The Future Looks Bright: Robins & Morton Featured in the Current Issue of Alabama Construction News Magazine

Robins & Morton Introduces New Division

By Hugh Rushing

Full Alabama Alabama Construction News Magazine article here.

Robins & Morton has built its business to the point where it was listed as the number-one healthcare builder by volume in 2010 by Modern Healthcare Magazine’s survey. In addition , the firm has been consistently named as one of the best mid-sized companies to work for in America due to its worker-and family friendly practices.

Now, the company has announced a major expansion effort with the establishment of a power and industrial division. And within just a few days of the announcement, the division also introduced an $80-million membrane conversion project for Olin Chlor Alkali at the firms’ Charleston, Tennessee, facility.

The power and industrial division will be headed by former top executives of BE&K and KBR, Bryson Edmonds and Ed Cassady, and staffed with a number of other executives who have worked with those firms. Edmonds, named senior vice-president of the division, previously was vice-president of sales and marketing for the global power and industrial business unit of Houston-based KBR, Inc. He joined that firm when it acquired Birmingham’s BE&K, Inc. where he was vice president of sales. Cassady, the firm’s new CFO and senior vice-president, was previously with The Martin Companies, a venture firm in Nashville, Prior to that position, he was executive vice-president for BE&K, with responsibilities for strategic planning, sales, and marketing. He also served on a number of boards of BE&K subsidiaries.

Bill Morton, CEO of Robins & Morton, explains that his firm actually got its start as an engineering firm designing large, heavy industrial projects. “So, in one way, this really is just a return to our roots, bringing our 65 years of experience back to this area of the construction industry,” he says. “We aim to diversify in bringing our leadership in healthcare and commercial construction to the industrial construction area.” Morton points to major projects the firm has completed in the past, such as the Kankakee Electric Steel Mill in Illinois in 1961 and a large consolidation project for Alabama Power in the early 1970s.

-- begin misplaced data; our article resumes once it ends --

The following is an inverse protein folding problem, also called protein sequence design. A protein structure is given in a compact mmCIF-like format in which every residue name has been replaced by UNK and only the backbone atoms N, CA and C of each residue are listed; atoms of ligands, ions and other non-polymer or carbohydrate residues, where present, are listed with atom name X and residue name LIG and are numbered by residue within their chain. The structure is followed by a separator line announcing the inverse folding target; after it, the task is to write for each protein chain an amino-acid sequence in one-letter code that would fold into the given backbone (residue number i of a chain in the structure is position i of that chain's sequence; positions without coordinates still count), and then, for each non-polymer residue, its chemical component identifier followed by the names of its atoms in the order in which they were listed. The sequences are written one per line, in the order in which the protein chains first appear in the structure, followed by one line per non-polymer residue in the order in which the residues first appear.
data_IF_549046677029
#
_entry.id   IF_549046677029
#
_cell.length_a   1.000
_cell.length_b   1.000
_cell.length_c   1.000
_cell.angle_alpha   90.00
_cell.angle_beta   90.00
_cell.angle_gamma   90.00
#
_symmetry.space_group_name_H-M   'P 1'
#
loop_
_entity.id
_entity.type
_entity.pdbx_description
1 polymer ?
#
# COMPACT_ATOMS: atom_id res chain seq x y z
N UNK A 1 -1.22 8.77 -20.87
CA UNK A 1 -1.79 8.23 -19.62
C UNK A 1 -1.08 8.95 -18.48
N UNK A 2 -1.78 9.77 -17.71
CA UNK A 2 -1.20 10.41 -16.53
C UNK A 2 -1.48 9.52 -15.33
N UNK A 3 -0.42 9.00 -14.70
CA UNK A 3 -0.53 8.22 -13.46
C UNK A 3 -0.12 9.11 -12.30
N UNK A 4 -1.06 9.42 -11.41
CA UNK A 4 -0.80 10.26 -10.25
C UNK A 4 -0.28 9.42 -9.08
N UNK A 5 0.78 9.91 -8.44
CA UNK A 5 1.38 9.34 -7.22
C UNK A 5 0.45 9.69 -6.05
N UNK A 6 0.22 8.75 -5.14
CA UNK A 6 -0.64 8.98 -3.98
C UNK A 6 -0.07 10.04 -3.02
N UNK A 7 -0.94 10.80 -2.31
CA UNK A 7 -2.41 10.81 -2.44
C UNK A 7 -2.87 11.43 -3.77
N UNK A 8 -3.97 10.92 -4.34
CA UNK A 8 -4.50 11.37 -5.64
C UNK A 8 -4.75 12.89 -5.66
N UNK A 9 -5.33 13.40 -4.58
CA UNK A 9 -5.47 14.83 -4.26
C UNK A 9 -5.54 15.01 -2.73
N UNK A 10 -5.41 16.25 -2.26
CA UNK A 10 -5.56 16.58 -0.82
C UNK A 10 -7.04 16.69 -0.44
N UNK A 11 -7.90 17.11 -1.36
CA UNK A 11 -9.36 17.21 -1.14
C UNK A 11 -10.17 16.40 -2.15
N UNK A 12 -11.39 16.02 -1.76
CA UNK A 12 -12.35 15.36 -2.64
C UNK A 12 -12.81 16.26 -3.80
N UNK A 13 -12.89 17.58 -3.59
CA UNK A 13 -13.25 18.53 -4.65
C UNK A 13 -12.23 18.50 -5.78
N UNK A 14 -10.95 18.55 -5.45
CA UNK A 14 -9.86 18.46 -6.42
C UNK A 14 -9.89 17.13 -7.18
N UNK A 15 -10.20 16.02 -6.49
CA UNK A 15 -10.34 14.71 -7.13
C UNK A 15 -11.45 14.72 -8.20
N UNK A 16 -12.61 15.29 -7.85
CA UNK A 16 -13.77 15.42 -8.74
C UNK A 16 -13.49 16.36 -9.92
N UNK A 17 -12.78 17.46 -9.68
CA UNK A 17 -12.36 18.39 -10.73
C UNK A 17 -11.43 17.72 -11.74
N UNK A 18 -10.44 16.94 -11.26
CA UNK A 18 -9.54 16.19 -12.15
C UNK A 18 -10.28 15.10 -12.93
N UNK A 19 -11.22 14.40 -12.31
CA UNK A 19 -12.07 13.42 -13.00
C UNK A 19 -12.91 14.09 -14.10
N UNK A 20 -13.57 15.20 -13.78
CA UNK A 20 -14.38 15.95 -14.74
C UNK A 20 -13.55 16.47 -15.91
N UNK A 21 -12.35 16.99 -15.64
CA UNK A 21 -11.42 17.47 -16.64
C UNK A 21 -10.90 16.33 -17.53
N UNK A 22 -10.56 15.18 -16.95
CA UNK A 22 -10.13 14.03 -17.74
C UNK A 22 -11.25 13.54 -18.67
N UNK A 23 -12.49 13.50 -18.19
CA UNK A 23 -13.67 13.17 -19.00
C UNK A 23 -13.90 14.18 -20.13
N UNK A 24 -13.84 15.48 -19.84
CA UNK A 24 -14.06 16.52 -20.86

Edmonds says the initial focus of the division will be power generation, chemical, minerals, pulp and paper, and hydrocarbon projects. “Robins & Morton’s culture and its reputation for high-quality work will translate into the type of construction firm sought by leading industries when it comes to upgrading and building new facilities for the 21st century,” he observes. Cassady points out that the high degree of direct work required in many of Robins & Morton’s healthcare projects meshes well with the requirements of heavy industrial construction. “We already have some 350 gifted craftspeople in the firm,” he explains, “and we will be hiring more.” Cassady says that Mittie Cannon has joined the division as director of training and will be responsible for craft training and career development.

Edmonds ads that industrial construction has changed in recent years. “I doubt, for example, if you could get permits to build a new paper mill in a green field,” he says. “Consolidation in many heavy industries means that existing plants need refits and expansions in order to meet growing consumer demands.” The new division will also offer full-service engineering, procurement, construction, and industrial maintenance to its customers.

Cassady agrees that the areas the new industrial division is focused on will be engines of growth in the coming years. “Take pulp/paper, for instance,” he says. “This industry is converting to more tissue production. At the same time, the explosive online growth of consumer product sales means more demand for corrugated medium, so plants that produce kraft paper are seeing increasing demand. Then there’s the whole growth of a larger middle class in countries such as India and China. These people will be demanding products which the paper industry does not yet have the capacity to produce.”

Despite economic statistics by the U.S. Census that say capital spending dropped to a five-year low in 2009 to $1,090 billion, observers see spending on the horizon. In the past decade, mining, utilities, and healthcare were the all-growth engines for capital expenditures on equipment and structures. Even with the recession, economists say that rising commodity prices have ignited extractive industry development. Utilities are facing retrofits to produce cleaner and more efficient use of resources, and healthcare growth is expected to continue as Baby Boomers age into their retirement years. With these predictions, the future looks bright for Robins & Morton—and for the industry as a whole.